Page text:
As there was no obvious leak from the biliary system, it was decided to take out the pigtail catheter. The patient was explained the plan, i.e. removal of the pig tail catheter and then observation. The patient’s consent was taken after explaining the pros and cons. She was explained that she might need re-exploration following the removal of the drain, if there was persistent bile leak. After removal of the tube, ultrasound of the abdomen confirmed that there was no collection in the gallbladder fossa or in subhepatic region. After one month, the patient remained stable and pain free. A follow- up ultrasound and liver function test (LFT) were performed after one month which confirmed that there was no collection in the surgical bed and liver enzymes were within the normal range. It was also confirmed with contrast enhanced CT scan.




Symptomatic gall-stones are the most common indication of laparoscopic cholecystectomy. This procedure was evolved in the last few decades. Bile leak following this surgery is one of the known complications. With the introduction of new advancements, management of bile leak is moving towards more minimally invasive techniques4. This case report will decipher the mystery about the management of persistent bile leak despite all the medical, radiological and endoscopic interventions and eventually, surgery was thought to be the only hope.

Our department is a specialised hepatobiliary and liver transplant unit. We receive patients from all parts of the country. Hence, we see the complicated cholecystectomies and their sequelae. We have a fully dedicated team, consisting of medical specialists, Hepato-Pancreatico-Biliary (HPB) surgeons, endoscopists, and radiologists.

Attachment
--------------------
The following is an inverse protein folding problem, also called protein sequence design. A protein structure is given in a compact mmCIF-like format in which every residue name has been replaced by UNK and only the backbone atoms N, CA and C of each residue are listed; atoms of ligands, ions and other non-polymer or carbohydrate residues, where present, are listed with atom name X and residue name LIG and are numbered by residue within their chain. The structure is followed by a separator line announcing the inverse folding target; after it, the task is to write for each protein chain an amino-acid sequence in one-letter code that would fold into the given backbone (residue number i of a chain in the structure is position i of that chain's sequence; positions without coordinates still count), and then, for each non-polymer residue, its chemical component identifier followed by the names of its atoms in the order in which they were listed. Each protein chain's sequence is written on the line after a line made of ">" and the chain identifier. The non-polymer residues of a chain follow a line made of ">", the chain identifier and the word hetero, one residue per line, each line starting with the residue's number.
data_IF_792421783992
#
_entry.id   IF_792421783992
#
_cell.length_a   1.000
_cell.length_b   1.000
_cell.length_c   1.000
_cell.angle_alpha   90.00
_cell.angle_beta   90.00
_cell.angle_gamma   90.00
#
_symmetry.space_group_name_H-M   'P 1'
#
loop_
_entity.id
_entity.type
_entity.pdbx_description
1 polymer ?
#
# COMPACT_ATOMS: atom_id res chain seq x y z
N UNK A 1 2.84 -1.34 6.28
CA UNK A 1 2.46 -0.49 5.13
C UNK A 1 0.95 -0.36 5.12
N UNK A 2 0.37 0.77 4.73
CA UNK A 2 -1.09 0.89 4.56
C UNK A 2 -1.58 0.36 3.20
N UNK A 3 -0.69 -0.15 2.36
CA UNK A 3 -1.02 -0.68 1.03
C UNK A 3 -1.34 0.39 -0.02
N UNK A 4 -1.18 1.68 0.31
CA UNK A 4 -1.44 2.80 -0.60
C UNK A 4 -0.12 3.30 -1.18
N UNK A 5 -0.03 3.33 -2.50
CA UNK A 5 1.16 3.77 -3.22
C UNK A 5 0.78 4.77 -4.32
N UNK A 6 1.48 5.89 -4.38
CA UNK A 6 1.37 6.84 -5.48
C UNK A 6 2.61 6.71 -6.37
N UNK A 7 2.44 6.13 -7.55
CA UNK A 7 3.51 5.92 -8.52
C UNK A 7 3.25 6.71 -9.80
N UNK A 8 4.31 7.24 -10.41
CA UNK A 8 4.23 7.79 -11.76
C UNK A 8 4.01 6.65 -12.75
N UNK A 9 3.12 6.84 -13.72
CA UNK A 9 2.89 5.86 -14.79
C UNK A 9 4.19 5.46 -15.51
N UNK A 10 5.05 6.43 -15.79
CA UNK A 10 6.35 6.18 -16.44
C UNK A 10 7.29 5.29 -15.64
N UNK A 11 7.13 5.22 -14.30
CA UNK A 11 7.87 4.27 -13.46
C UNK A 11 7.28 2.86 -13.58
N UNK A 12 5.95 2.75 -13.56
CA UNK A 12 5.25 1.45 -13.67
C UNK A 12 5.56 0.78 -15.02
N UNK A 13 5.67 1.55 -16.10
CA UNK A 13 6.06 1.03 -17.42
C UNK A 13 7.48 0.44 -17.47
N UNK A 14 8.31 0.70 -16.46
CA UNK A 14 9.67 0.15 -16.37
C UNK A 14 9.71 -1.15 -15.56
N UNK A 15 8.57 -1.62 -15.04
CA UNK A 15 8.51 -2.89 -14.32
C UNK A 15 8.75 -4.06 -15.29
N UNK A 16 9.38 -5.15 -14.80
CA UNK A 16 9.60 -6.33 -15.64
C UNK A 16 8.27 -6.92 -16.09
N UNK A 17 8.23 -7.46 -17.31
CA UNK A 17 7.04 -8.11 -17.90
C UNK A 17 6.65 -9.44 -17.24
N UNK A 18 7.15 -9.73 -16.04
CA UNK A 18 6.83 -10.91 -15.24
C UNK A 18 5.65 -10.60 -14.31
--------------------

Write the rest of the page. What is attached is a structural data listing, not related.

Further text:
Clinical manifestation of bile leak includes persistent abdominal tenderness, generalised malaise, and anorexia. Our patient developed fever on the fifth post-operative day. Patients with bile leak usually present in the first week of surgery, however, it can take up to a month. Computed tomography scan and ultrasound are utilised to make the diagnoses of bile leak5. This patient underwent ultrasound of the abdomen, which confirmed the intra-abdomen fluid.

Common causes of bile leak after cholecystectomy are slipped cystic duct ligature and leak from an accessory or anomalous bile duct6. An MRCP was performed, which showed the presence of accessory duct of Lushka. Lushka defined these ducts as small (less than 1mm diameter) ducts running along the gallbladder fossa between gallbladder and liver parenchyma7. In the past few decades, ERCP is considered the best possible modality and has been used for diagnostic and therapeutic purposes8. This patient underwent ERCP and stenting twice, which are usually sufficient for the management of biliary leakage if the cause is accessory duct of Lushka. However, our patient had persistent biliary leakage despite endoscopic and radiological management. We assumed that if there was a cystic duct leak to start with, it should have healed because of stenting and the ongoing leak was due to percutaneous drainage.




Bile leak after cholecystectomy in our patient was difficult to diagnose with standard imaging. However expertise in HPB surgery and routine use of contrast enhanced fluoroscopy helped us in reaching the diagnosis and treating the patient successfully by simply removing the misplaced catheter. We recommend that post cholecystectomy bile leak patients should be referred to specialised centre for further management.


Consent: A formal informed and written consent was taken from the patient for case report.identity would remain confidential.


Disclaimer: None to declare.


Conflict of Interest: None to declare.


Funding Sources: None to declare.